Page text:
• TRANSPORTATION: Insurance and gas adds up pretty quickly no matter where you live. Cancel your car insurance and sell your car if you can. If you live in a city with public transportation consider commuting by bus or train. This may add more time on to your commute but you can use that time to read or listen to music… just don’t fall asleep and miss your stop. Even more cost efficient than public transportation, walk or bike – not only will you save money, but you get a great work out and can clear your mind after a long day.
  • FOOD: You can’t cut out food, you gotta eat. Set a strict food allowance. Avoid putting all of aisle 3 in your cart by eating before you go grocery shopping. If you want to eat organic, cut out spendy Whole Foods and shop at Trader Joe’s. Put all those groceries to good use and skip buying lunch during the work week, bring your lunch from home and eat outside for some fresh air. And one that most 20-somethings forget about – cut coupons! If you think cutting coupons is for grandma check out Extreme Couponing.
  • PHONE PLAN: Get rid of that unlimited texting and use a free texting service like WhatsApp.



  • End your cable contract and find your shows online at HuluYouTube, and network websites.
  • You can cut back on eating, drinks, and movies out by having a night in with friends but if you insist on getting out of the house use Groupon and LivingSocial.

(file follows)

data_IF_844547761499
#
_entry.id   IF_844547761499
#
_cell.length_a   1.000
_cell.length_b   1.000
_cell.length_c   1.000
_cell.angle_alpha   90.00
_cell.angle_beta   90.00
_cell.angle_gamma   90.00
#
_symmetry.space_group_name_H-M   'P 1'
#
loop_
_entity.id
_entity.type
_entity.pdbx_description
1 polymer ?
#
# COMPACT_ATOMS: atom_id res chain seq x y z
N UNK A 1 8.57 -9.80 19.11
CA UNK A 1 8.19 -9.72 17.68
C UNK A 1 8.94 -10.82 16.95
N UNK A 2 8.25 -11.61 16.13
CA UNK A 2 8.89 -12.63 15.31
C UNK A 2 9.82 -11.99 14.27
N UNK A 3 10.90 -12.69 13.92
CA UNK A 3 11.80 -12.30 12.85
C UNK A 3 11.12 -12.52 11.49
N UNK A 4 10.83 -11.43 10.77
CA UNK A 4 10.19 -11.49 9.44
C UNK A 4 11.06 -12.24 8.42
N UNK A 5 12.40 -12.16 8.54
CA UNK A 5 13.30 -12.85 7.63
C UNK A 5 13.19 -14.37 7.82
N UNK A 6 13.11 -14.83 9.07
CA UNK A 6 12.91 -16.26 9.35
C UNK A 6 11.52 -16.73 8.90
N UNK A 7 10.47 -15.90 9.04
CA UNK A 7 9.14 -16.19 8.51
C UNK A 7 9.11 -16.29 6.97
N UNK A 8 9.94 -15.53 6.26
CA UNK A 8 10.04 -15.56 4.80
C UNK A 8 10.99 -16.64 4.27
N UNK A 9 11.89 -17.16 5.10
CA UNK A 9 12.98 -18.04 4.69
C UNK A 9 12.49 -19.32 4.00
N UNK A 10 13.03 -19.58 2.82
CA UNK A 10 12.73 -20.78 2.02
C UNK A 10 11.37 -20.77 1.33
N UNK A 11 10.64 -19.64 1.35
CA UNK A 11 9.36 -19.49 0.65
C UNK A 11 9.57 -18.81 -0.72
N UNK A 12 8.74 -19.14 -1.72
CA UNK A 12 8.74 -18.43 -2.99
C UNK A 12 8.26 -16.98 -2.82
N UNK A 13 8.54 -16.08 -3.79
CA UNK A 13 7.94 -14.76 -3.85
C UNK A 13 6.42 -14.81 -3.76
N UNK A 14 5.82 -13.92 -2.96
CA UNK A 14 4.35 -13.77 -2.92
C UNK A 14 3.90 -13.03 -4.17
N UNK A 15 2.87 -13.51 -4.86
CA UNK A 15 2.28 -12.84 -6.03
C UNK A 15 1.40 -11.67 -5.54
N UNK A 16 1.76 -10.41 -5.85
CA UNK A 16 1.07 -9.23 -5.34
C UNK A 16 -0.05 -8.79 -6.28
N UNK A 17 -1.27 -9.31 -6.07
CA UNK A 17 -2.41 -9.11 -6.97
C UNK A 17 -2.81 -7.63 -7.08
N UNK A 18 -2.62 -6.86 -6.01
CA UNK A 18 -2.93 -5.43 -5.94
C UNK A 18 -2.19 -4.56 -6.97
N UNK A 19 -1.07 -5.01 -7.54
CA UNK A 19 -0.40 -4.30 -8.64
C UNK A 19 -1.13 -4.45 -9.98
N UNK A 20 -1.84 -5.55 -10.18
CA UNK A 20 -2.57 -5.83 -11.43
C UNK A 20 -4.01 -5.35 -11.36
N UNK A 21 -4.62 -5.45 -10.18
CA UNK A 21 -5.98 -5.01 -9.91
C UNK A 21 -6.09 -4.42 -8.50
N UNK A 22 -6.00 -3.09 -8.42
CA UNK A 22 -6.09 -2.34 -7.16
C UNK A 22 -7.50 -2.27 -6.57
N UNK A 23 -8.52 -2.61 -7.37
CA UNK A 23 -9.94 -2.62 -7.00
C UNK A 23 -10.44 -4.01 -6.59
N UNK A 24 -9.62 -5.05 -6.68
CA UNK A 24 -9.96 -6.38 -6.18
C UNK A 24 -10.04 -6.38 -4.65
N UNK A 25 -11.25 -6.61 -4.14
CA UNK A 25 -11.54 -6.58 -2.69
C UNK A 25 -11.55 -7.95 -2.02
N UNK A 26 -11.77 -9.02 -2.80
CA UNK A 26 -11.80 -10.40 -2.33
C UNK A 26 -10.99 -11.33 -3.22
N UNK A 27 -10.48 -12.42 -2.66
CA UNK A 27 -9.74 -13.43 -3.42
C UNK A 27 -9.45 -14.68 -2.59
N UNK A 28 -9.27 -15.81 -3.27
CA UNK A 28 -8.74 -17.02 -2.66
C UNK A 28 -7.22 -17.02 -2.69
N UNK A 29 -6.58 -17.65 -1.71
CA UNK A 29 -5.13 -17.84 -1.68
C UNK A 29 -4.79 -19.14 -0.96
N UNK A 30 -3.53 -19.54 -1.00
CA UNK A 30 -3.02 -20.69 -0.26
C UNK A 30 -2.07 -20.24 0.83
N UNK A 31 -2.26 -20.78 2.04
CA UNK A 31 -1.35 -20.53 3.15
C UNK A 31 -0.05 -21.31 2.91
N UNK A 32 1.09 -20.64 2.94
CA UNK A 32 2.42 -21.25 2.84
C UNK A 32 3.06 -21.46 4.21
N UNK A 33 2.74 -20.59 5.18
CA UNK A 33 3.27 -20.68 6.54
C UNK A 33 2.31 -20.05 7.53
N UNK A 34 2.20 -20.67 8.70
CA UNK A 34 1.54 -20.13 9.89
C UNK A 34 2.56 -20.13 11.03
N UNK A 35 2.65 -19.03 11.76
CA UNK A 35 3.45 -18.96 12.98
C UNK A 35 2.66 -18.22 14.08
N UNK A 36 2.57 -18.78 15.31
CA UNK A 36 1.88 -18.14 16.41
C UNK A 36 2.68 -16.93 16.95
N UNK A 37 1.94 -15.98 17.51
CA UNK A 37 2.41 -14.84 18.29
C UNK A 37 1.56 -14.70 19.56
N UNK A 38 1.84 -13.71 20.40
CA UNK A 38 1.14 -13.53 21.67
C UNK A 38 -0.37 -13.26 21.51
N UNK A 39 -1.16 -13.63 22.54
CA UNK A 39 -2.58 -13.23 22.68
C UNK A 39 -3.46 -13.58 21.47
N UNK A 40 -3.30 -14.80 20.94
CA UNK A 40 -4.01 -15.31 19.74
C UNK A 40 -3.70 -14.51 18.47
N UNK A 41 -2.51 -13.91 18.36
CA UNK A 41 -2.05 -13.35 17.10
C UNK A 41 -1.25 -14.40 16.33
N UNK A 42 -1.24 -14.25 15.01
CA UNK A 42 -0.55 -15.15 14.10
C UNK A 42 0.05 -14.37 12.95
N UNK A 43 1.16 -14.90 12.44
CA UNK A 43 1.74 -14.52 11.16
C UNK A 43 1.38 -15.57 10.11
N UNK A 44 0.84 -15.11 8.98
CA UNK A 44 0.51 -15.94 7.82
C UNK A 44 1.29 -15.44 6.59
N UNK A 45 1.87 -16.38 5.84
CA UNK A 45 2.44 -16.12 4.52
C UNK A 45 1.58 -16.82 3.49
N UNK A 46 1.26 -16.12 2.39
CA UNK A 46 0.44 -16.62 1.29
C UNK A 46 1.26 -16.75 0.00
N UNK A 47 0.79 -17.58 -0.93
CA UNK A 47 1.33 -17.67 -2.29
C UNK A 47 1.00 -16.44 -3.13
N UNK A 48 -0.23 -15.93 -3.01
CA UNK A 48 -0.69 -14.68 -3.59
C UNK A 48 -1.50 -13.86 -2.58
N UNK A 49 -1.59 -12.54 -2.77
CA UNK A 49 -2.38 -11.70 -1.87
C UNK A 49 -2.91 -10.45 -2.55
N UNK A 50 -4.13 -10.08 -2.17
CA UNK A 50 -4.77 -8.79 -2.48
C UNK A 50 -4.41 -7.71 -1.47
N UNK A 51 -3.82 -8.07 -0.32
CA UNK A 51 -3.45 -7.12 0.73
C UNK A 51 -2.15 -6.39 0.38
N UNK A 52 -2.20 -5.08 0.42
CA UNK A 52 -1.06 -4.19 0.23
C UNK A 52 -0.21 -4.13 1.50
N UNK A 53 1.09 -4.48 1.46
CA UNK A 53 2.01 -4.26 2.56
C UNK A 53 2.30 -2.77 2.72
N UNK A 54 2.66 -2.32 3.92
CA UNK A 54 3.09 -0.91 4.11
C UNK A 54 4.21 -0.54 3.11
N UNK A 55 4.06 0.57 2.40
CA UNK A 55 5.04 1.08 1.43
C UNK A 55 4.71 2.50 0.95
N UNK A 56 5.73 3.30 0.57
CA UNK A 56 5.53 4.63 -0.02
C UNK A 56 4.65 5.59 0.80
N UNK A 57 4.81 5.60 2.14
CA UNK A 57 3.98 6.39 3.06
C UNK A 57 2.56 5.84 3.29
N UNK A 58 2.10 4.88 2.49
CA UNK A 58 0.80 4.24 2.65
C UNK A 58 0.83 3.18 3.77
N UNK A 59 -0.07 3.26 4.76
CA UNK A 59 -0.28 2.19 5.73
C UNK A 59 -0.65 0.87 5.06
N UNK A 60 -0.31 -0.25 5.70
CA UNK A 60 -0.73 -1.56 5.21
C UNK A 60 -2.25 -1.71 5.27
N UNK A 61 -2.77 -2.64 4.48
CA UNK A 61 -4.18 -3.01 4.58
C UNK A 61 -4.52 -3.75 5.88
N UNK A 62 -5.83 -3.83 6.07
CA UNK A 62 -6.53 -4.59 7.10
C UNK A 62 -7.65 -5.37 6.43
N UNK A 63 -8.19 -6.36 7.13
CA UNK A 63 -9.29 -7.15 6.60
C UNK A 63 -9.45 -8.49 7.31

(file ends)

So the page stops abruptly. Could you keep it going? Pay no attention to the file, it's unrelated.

• NO MORE STARBUCKS! When I graduated college and didn’t have to pass those three Starbucks on the way to class I quickly noticed I had more spending money. I was saving easily $30 a month by brewing my own coffee.
  • Use sites like Ebay or Craigslist to sell items you won’t need anymore. Check out consignment shops in your area to see if you can get some extra cash for clothing you haven’t worn in a while.

Save even more:
One of the best money saver secrets I have ever been told is to use cash only. Using debit or credit you can easily rack up your spending without even noticing. Using cash and actually having to hand over the money forces you to think about how much money is physically leaving your wallet . Pull out a certain amount of cash per week or month and when it’s gone it’s and there’s no more spending.

My favorite way to save money is a cash jar. Every time I use cash and get a $5 bill back I put it in the jar. You don’t have to pick $5 but make it a bill that is common to get back as change. This is probably one of the fastest ways I have found to save money. It becomes such a habit you don’t even think about it after a while.

So, what did we learn?

Probably nothing. For the most part these tactics are all pretty much common sense but if you’re anything like me it’s nice to be reminded of them. On a daily basis you don’t really think about all the transactions you make, how much each little thing costs, and the opportunity cost of your spending habits. If you’re saving up for a trip, the best advice I can give is to come up with a game plan and be disciplined, don’t stray from it unless there is an emergency.